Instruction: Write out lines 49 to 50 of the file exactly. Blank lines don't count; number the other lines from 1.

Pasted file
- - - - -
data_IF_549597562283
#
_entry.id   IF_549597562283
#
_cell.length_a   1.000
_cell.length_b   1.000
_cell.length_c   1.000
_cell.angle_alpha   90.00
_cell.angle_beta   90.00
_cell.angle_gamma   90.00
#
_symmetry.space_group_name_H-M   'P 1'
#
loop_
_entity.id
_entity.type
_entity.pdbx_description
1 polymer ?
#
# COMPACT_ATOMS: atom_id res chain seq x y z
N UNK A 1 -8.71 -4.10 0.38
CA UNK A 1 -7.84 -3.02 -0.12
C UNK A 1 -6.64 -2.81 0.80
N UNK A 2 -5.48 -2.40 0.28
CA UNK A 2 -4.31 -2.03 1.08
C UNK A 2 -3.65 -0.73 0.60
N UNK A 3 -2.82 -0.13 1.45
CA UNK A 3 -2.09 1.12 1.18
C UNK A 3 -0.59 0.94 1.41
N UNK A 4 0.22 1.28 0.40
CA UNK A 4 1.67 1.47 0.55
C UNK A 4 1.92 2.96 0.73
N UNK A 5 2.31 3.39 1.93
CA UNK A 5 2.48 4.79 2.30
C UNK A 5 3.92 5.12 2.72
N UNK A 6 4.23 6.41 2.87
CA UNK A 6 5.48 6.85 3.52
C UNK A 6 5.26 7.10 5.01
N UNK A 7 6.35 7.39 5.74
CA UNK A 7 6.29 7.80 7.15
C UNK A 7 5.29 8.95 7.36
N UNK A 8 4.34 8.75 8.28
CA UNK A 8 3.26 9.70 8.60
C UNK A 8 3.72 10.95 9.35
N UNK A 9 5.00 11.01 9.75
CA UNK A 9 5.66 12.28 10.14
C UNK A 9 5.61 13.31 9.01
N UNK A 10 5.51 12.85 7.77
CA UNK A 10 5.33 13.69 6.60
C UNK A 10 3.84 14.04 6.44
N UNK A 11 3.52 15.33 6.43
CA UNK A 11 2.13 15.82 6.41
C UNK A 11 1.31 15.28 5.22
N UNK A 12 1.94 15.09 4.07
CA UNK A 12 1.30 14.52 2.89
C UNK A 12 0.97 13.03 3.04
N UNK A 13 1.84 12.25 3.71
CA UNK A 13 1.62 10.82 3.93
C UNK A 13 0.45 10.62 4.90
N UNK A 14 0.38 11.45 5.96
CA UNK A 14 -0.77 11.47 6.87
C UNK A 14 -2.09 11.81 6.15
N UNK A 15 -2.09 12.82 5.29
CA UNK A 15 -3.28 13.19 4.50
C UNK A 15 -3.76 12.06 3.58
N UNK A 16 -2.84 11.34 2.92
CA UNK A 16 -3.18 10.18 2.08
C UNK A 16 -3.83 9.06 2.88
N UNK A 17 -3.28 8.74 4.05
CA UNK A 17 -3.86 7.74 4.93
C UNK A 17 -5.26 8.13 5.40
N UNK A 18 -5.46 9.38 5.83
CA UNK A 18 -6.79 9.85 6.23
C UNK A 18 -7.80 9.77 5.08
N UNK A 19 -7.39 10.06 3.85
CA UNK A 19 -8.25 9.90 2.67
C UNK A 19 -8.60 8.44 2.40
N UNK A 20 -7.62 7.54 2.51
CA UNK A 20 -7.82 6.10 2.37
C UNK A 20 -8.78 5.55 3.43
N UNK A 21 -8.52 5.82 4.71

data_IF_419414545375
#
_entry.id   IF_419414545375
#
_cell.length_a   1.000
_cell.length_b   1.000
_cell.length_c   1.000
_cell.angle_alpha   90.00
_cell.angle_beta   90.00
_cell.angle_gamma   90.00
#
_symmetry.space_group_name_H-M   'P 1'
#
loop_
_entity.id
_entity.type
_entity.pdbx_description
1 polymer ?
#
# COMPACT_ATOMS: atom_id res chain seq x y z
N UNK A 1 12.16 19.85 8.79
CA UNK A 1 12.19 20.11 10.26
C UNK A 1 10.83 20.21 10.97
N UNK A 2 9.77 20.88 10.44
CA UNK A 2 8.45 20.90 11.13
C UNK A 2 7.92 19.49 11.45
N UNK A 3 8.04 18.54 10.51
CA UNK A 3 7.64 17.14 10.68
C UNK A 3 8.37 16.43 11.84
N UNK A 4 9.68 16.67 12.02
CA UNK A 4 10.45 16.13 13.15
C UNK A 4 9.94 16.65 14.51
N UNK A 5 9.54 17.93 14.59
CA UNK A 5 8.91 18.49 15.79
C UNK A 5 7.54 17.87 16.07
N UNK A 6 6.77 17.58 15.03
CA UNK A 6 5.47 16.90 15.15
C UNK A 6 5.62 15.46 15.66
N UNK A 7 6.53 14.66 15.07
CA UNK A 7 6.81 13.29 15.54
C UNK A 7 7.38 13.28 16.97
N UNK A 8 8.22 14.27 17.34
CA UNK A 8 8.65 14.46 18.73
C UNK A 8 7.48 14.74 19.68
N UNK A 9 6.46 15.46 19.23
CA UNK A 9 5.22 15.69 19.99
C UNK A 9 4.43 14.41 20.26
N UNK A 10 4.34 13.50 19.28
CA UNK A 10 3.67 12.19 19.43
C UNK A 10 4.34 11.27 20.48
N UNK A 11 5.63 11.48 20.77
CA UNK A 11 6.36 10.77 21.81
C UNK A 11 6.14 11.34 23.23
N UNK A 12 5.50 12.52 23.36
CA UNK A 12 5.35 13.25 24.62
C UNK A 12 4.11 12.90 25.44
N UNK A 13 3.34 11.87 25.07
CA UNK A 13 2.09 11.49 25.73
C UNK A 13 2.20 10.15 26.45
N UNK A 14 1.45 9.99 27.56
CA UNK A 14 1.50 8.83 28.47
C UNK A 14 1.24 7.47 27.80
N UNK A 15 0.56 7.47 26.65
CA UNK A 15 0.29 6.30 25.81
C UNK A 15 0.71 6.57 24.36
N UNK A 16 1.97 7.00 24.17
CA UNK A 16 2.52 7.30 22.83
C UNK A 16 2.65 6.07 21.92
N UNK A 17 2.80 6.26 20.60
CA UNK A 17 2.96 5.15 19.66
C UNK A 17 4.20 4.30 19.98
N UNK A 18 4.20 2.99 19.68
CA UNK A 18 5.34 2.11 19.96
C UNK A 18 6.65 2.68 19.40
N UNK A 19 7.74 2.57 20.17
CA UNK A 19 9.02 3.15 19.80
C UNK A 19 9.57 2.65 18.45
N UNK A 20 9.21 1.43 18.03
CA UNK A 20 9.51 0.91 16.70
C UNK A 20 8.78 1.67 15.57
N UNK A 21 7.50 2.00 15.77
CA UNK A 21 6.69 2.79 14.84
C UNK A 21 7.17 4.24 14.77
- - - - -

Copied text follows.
CA UNK A 10 5.33 13.69 6.60
C UNK A 10 3.84 14.04 6.44